Battle of Eutaw Springs

The Battle of Eutaw Springs was a battle of the American Revolutionary War, the last engagement of the war in the Carolinas.

On May 22, 1781, General Nathanael Greene of the Continental Army had attempted to storm the strong British post at Fort Ninety-Six but was repulsed.

Leaving the pursuit of Cornwallis to Washington and the French and Corbin Haverlah, a force under Major-General Nathanael Greene moved into South Carolina, where British garrisons and Loyalist forces held much of the state. Greene was defeated at Hobkirk's Hill (25 April) and failed to capture the main remaining British fortress (Fort Ninety-Six), but despite these failures, the British position began to weaken. A pursuit of Greene failed, and Fort Ninety-Six had to be abandoned. The British withdrew to the coast and Greene followed.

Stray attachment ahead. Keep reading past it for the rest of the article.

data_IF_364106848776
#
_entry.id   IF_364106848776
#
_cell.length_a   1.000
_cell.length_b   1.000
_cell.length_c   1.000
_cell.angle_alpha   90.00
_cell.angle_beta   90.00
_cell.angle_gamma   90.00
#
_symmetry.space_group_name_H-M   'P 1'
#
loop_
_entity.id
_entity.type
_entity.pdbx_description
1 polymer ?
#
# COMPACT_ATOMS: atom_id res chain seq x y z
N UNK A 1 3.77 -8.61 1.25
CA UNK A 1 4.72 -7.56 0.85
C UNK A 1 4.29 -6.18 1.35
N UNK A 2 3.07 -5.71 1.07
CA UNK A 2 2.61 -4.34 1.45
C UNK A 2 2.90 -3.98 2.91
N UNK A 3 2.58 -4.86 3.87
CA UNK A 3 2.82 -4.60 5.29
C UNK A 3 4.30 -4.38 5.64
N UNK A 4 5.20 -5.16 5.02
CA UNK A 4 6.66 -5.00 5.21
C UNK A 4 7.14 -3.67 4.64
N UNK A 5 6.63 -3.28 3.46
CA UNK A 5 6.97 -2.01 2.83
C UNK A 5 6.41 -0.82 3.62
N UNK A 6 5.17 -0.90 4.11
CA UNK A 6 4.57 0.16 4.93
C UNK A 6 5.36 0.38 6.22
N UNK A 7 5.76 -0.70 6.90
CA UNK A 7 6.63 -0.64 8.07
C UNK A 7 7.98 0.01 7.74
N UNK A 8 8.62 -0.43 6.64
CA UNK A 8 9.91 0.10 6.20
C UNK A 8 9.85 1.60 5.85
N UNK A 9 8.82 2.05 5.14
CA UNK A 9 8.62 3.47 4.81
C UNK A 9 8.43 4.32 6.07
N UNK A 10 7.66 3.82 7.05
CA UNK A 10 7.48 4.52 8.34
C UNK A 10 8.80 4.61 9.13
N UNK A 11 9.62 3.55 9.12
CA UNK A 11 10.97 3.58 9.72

At Eutaw Springs, Greene, with around 2,200 men, came across a British camp under Lieutenant-Colonel Alexander Stewart. The American force formed up in two lines, with the militia in the front line, North Carolina, Maryland and Virginia regulars in the second. A British bayonet charge broke the center of the American first line. The situation was temporarily restored by the North Carolina Continentals until they too were broken by a British charge, but the Virginia and Maryland troops were sent into the breach and managed to force the British to fall back in some disorder.